Clean Energy | Article

What Offshore Wind Energy Offers Now

Engineers can help meet upcoming challenges to expanding offshore wind in the U.S.

Written by: Nancy McGuire

The scope of offshore wind in the United States is small—but it’s not expected to stay small for long.

At present, the Block Island Wind Farm off the coast of Rhode Island is the only operating offshore installation in the United States. However, more offshore facilities are expected as more construction permits are granted, according to Brian Ray, chief engineer for industrial bearings at The Timken Co. If the 12 active offshore commercial leases in the U.S. are fully built, that would significantly boost the nation’s total wind energy generation in a short amount of time.

“Onshore turbines typically generate power about 20% to 30% of the time,” says Doug Lucas, advanced engineering technologist for The Timken Co. “Offshore, it is more like 50% to 60% because the winds are more sustained.”

The largest challenges for the U.S. offshore wind market will be developing the supply chain, streamlining regulatory processes and improving power transmission, according to Kyle Kingman, president of Offshore Power, LLC. This took some time in Europe, but Kingman anticipates the U.S. will learn from Europe’s experience and benefit from cross-market availability.

State of the wind

Today’s typical offshore turbines can generate 5 megawatts (MW) of electrical power, although some newer turbines can generate 10–12 MW. Unlike their onshore counterparts, where component sizes are limited by the capabilities of road or rail transport, offshore turbines can be manufactured close to port facilities and transported to the construction site aboard ships.

Larger turbine sizes come with many obvious benefits, but also some inherent challenges. The challenge with increased turbine size is mainly in transportation and installation costs,” Kingman says. “Barges and lifting vessels capable of handling the larger parts are more expensive to hire. Vessels and crews compliant with the Jones Act, Section 27 of the Merchant Marine Act of 1920—which requires all vessels carrying goods within the United States to be primarily owned and crewed by U.S. citizens, as well as built and registered in the United States—are more limited in availability. Port facilities with a suitable location, sufficient size and adequate lifting capacity are needed. With that need alone, you virtually eliminate most of the U.S. East Coast, with few exceptions.”

These factors may ultimately limit the size of offshore turbines, he adds, but solutions tend to arise in parallel with technical challenges.

Onshore turbines typically generate power about 20% to 30% of the time. Offshore, it's more like 50% to 60% because the winds are more sustained.
Doug Lucas The Timkin Company

Floating versus fixed

The survey Forecasting Wind Energy Costs & Cost Drivers found that a fixed-bottom offshore turbine with a 125-meter hub height and 190-meter rotor diameter could produce 11 MW of power, compared with 9 MW for a similarly-sized floating turbine. The survey revealed that reducing energy production costs for fixed-bottom turbines will depend mainly on increasing turbine capacity ratings, improving designs for foundations and support structures, and reducing financing costs and project contingencies. Foundations, support structures and installation processes are expected to play an even greater role for floating turbines.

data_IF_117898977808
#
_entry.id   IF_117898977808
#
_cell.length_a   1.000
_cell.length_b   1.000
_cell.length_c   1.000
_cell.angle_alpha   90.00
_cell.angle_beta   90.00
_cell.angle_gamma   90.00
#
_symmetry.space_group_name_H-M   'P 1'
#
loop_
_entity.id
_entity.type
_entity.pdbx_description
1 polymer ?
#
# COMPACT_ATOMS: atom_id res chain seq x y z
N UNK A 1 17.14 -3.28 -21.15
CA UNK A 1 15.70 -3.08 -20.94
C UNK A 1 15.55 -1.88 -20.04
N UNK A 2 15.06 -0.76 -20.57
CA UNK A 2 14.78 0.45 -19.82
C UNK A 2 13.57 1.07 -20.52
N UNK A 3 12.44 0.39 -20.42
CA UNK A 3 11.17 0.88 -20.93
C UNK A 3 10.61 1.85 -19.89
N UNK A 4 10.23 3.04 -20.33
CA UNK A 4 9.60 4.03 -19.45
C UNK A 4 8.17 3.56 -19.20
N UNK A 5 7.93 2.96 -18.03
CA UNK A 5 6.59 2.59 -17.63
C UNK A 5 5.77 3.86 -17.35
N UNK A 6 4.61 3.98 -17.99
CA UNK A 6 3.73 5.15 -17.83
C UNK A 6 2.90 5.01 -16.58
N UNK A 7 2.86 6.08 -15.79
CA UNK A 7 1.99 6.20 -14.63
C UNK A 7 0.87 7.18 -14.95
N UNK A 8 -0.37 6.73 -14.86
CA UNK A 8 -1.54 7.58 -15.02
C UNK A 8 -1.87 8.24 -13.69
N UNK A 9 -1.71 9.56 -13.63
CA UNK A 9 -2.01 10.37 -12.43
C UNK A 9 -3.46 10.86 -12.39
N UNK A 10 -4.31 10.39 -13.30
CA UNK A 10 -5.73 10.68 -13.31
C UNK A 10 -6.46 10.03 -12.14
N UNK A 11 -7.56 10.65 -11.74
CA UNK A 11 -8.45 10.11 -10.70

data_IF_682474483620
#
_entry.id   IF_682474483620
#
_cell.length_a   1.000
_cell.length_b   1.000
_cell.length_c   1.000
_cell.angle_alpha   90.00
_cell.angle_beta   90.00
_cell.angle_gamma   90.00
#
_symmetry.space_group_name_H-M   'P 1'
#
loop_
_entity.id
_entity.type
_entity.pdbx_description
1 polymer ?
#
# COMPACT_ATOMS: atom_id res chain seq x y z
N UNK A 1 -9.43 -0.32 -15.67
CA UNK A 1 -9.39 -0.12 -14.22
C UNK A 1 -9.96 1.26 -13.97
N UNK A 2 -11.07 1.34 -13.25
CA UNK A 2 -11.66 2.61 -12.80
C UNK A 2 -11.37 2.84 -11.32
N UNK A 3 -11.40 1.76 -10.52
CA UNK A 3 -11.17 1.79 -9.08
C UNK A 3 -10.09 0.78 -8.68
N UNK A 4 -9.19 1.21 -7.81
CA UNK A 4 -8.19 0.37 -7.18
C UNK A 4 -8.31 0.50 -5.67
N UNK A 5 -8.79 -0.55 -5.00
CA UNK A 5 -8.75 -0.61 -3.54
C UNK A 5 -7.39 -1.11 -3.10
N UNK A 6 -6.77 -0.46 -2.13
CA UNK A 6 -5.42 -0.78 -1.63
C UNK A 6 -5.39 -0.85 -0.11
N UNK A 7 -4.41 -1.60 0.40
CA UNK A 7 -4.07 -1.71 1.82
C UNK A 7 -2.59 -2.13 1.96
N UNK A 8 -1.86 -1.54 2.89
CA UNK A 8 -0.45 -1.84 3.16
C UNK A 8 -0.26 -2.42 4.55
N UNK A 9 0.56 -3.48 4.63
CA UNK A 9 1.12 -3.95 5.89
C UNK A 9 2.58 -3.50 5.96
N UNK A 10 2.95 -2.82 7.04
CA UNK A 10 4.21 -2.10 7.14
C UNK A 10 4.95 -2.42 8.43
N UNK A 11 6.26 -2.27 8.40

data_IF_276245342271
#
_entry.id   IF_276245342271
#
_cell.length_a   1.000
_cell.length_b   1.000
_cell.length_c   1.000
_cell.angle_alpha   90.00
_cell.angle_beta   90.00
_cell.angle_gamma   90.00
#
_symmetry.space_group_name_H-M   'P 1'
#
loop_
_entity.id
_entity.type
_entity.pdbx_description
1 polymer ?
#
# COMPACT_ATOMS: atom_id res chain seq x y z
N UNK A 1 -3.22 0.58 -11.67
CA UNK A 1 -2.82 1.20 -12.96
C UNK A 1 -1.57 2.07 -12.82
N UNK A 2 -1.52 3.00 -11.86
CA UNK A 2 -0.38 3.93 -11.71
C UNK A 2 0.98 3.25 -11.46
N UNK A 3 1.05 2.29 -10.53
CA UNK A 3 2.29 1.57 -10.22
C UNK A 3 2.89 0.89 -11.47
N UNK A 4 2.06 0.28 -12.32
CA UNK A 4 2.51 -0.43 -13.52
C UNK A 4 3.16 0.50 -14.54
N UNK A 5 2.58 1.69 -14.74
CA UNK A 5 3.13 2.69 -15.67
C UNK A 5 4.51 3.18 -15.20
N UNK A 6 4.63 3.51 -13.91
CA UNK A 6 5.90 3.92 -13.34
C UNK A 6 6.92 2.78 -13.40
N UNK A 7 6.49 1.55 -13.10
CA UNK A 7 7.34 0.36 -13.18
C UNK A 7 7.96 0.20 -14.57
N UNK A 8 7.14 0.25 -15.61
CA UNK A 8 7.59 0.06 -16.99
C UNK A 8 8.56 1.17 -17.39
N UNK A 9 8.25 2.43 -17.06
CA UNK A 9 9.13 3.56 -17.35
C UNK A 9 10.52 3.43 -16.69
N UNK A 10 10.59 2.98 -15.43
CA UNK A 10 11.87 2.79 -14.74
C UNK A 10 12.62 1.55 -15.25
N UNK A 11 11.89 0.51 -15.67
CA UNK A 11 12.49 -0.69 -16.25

Locating wind farms farther offshore increases transportation costs, but it can address nuisance concerns from onshore communities, pose less risk to birds, and offer access to stronger, steadier winds. Floating wind systems may not need heavy lift vessels to travel further offshore, and they can be decommissioned more easily than fixed platforms, according to Kingman.

Maintenance challenges

Currently, there is a lack of interconnection points where electrical power can be brought to shore, Kingman notes. Land-side infrastructure requires significant upgrades to handle the injection and to balance the transmission load. In Europe, Kingman works on the North Sea Link project, which connects electrical power systems between Norway and the U.K. This project, on track for completion in 2021, will be the largest subsea interconnector in the world.

Technology plays an increasing role in turbine maintenance. On-turbine sensors continuously monitor temperature, vibration, and lubricant conditions and relay the results to operational facilities onshore. Flying drones and remote sensors perform inspections that are not practical for human technicians. Furthermore, sonar systems and autonomous underwater vehicles have greatly improved the quality of geophysical surveys for site selection and underwater power transmission cable installation.

Engineers who continue to expand these solutions, and others, could help open up a rich source of renewable energy offshore in the United States.